MIAMI—The parents of a 12-year-old Zachary Reyna are praying for a miracle.

Each day for the past few days, they have gathered at Miami Children’s Hospital, hoping that Zachary can overcome a rare “brain-eating” infection in his brain. Called Naegleria fowleri, the microscopic single-celled living amoeba is commonly found in freshwater lakes, ponds and rivers and is usually fatal, once it infects humans.

On Wednesday, Zachary’s uncle Daniel Reyna said the family is focusing on Zachary and publicizing a Facebook page and hashtag made in his honor “pray4number4.” He said they will be willing to talk more aboutZachary once his condition improves.

Zachary was infected while knee boarding with friends on Aug. 3 in a water-filled ditch near his family’s LaBelle home in southwest Florida, family members say. State health officials said it is a medical mystery why some people who swim in amoeba-containing water get the fatal nervous system condition while many others don’t.

The parasite generally enters the body through the nose and travels up to the brain. Once inside, the amoeba can cause a brain infection called primary amebic meningoencephalitis, or PAM, and destroy brain tissue, the Florida Department of Health said earlier this week.

“The effects of PAM on the individuals who contract the amoeba are tragic,’’ said Carina Blackmore, Florida’s interim state epidemiologist in a statement.

“The low number of infections makes it difficult to know why a few people have been infected compared to the millions of other people that used the same or similar waters across the U.S.,” Florida officials said in a news release.

Initial symptoms usually start within 1 to 7 days and may include headache, fever, nausea and vomiting. The disease progresses rapidly, and other symptoms can include stiff neck, confusion, loss of balance, seizures and hallucinations.

State officials said people can reduce the risks of becoming infected by limiting the amount of water going up the nose, avoiding water-related activities in warm freshwater when temperatures are high and water levels are low, and avoid digging in or stirring up sediment while in shallow, warm freshwater areas.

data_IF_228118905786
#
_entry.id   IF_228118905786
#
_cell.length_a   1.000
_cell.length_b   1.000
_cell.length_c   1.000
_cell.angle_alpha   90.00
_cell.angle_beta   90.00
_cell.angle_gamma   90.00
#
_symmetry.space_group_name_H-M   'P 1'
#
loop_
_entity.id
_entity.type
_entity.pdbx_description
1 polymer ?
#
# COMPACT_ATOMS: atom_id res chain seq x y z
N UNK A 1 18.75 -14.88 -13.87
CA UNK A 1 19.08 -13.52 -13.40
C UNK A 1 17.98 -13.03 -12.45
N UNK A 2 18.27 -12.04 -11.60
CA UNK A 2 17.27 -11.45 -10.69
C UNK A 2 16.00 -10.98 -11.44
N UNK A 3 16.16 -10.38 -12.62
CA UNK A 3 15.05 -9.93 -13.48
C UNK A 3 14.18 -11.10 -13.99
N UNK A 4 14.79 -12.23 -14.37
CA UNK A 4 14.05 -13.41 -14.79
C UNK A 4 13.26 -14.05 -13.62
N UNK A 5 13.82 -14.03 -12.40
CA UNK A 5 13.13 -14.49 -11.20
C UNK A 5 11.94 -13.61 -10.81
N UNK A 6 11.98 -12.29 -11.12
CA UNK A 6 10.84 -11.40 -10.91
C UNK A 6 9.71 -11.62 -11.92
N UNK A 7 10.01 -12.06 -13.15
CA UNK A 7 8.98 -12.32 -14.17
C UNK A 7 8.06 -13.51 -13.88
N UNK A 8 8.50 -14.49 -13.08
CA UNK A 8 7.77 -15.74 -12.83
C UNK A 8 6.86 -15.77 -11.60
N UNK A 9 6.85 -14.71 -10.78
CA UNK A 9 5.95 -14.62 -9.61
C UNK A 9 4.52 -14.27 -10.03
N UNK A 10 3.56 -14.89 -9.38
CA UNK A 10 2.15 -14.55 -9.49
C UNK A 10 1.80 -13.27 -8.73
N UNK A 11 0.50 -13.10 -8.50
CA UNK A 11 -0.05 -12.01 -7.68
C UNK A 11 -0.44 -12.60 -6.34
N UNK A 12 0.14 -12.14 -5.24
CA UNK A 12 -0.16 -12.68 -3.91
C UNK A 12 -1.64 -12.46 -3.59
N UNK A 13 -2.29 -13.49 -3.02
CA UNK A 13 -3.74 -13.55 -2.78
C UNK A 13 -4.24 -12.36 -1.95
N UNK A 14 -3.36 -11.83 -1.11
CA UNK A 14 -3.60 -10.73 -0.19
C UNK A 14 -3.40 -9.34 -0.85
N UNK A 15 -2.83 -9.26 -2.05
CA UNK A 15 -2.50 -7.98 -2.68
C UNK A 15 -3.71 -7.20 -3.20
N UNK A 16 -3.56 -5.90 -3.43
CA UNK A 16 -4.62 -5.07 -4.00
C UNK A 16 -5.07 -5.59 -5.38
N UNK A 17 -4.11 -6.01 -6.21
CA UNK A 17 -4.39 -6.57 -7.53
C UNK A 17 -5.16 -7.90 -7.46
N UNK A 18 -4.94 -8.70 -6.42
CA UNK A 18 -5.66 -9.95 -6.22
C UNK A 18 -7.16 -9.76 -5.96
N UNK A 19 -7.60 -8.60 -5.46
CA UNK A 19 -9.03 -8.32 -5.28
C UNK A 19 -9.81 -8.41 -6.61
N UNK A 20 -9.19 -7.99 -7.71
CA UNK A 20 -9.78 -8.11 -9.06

The Centers for Disease Control and Prevention in Atlanta says victims die on average about five days after infection. Some victims are diagnosed after they die.

On Wednesday morning, five LaBelle area pastors and hundreds of residents gathered at the LaBelle Veteran’s Memorial Park for a prayer vigil.

It was organized by Susan Whidden, a resident who works at Seacoast National Bank and donations were taken on behalf of the family, said Brenda Barnes, spokesperson for the Glades County Department of Health.

In a YouTube video, posted by user “Don Browne,” the organizers and leaders spoke, occasionally choking up, and noting that they did not know Zachary or his family, but wanted to show support because it “could have been them.”

A post on the Facebook page for Zachary includes additional information on how to donate to the family to help cover the youngster’s medical expenses and to raise awareness. The latest post is a picture of Zacharyhaving fun atop a bright-orange all-terrain vehicle.

The family’s last post on the page, which has more than 4,000 “likes,” came shortly after the vigil began on Wednesday morning and offered thanks to the community:

“We want to thank everyone who came out this morning to pray. We watched via FaceTime and were able to pray and sing with you. It means so much to us that our community has gone out of their way to pray and support us. We love you all.”

“When something happens close to home we really come together,” said Barnes of LaBelle. “That’s why I love living in a small town.”